She did just that and proceeded to get “hands-on” by helping him pour jars of honey. One visit ended up being two and three, and so on. “I could tell he was having trouble keeping up with everything, so I helped him more and more, and he helped me set up beehives on my property,” Leclair recalls. “It was amazing, and on the jar it said, ‘Local Honey — Call Larry,’ with his phone number, so I did,” Leclair says. “Larry Hasselman was the owner, and I asked him all kinds of questions about his honey and if I could visit his honey barn.”
Hasselman mentored her for a couple of years before he retired, and she took over the honey production and started Great Lakes Bee Co. with her husband, Steve, and daughter, Lauren Kelly. In addition to selling more than 150,000 pounds of honey each year under the Hasselman name, GLBC also offers beeswax products, and the bees are rented out to help pollinate various crops, including almonds (January in California), apricots, sweet cherries, peaches and plums (April); tart cherries, pears, blueberries and apples (May). “Larry’s honey tradition continues,” says Leclair, who takes pride in also helping new and expanding beekeepers. Not only is she bottling and marketing Newaygo County honey — which comes from a unique blend of alfalfa, clover, basswood, star thistle and West Michigan wildflowers — she’s also fostering the love of beekeeping by supplying bees, queens and nucleus boxes, or “nucs.”
Commercial production of more than 90 crops rely on bee pollination, which accounts for more than $15 billion in annual U.S. agricultural production and $217 billion worldwide, according USDA’s National Agriculture Statistics Service. That’s in addition to 157 million pounds of honey produced in 2019 with a value of a little over $309 million. Honeybees grow in large colonies that can be split to make more. Nucs are frames of comb removed from an established hive that contain comb with a developing brood at several stages of development. In most cases, they also contain cells with honey and pollen stored by the original colony. “Larry always sold bees, so we wanted to continue that,” Leclair says.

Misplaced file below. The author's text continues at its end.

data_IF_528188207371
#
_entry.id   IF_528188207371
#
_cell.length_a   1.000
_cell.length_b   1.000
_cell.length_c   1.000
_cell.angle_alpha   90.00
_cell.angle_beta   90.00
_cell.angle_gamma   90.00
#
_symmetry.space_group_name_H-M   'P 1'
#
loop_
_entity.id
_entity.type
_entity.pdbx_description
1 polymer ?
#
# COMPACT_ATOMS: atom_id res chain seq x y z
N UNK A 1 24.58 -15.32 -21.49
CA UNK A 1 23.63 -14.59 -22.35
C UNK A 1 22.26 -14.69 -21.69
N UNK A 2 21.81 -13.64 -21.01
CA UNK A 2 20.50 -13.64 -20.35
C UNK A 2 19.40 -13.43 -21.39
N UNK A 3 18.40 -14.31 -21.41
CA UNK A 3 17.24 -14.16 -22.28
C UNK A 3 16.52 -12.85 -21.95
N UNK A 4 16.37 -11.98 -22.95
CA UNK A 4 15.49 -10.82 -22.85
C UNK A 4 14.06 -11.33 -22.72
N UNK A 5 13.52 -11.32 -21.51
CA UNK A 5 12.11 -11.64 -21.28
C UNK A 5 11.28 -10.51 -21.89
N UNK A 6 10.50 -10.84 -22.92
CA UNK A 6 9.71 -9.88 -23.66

Bees play a big role in agriculture. They pollinate crops, increase yields and give rise to a lucrative honey industry. Dinner plates across the world would look quite bare without honeybees, as about one-third of the food eaten by Americans — from nuts to fruits and vegetables — comes from crops pollinated by honeybees, USDA reports. Honeybee pollination critical
Buying bees Inside the wooden frame is a foundation, where bees draw out comb and place honey and pollen and where the queen lays eggs, Leclair adds.
Other bees were sourced from a large apiary in Georgia with smaller bee packages, which is a wooden frame box with a screen on two sides. Three-pound packages equate to about 10,000 bees and a separate queen, who goes through a process to be accepted by the bees. During demo day May 22, buyers could learn how to introduce bees to a vacant hive box and also how to use smokers. Also, five-frame nucs were available, sourced from an Amish beekeeper in northern Wisconsin. Two Saturdays in May, beekeepers lined up in Fremont to buy nine-frame boxes with Hasselman Honey legacy bees, tended by beekeeper Jeff Green. They were shipped from the state of Georgia, where the bees were basking in the warmth during Michigan’s winter chill, which can kill a hive.
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